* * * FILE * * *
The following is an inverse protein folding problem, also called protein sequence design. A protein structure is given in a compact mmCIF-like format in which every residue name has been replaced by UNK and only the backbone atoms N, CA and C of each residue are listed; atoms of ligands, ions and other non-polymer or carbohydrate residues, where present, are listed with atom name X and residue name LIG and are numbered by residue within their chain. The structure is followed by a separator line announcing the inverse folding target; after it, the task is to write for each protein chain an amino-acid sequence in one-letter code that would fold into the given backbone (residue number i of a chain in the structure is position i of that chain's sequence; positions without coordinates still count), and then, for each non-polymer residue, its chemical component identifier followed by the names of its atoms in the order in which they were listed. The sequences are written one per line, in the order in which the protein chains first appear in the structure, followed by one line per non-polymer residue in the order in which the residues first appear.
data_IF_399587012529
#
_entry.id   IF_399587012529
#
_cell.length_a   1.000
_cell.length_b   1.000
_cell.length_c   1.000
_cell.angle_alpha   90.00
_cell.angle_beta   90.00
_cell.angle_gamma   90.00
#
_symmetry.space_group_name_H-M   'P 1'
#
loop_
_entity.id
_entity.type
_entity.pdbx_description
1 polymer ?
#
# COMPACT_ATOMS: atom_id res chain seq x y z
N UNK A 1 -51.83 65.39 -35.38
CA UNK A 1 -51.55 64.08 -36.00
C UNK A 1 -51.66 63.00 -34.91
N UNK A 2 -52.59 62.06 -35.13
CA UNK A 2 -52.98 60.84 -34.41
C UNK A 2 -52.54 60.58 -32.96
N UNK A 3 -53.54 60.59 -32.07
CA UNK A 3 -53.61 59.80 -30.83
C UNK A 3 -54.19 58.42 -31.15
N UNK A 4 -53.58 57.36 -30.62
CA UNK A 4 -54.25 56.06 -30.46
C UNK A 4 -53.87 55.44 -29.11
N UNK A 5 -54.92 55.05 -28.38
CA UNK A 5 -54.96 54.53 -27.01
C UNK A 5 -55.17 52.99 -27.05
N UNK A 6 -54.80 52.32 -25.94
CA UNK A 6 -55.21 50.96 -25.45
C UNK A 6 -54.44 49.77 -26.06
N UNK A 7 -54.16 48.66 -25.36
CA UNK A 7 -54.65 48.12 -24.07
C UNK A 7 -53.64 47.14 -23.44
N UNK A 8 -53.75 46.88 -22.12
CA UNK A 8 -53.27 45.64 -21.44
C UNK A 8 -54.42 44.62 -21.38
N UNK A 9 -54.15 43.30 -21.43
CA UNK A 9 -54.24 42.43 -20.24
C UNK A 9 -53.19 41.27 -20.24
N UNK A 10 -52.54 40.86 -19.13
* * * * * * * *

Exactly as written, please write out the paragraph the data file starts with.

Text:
The following is an inverse protein folding problem, also called protein sequence design. A protein structure is given in a compact mmCIF-like format in which every residue name has been replaced by UNK and only the backbone atoms N, CA and C of each residue are listed; atoms of ligands, ions and other non-polymer or carbohydrate residues, where present, are listed with atom name X and residue name LIG and are numbered by residue within their chain. The structure is followed by a separator line announcing the inverse folding target; after it, the task is to write for each protein chain an amino-acid sequence in one-letter code that would fold into the given backbone (residue number i of a chain in the structure is position i of that chain's sequence; positions without coordinates still count), and then, for each non-polymer residue, its chemical component identifier followed by the names of its atoms in the order in which they were listed. The sequences are written one per line, in the order in which the protein chains first appear in the structure, followed by one line per non-polymer residue in the order in which the residues first appear.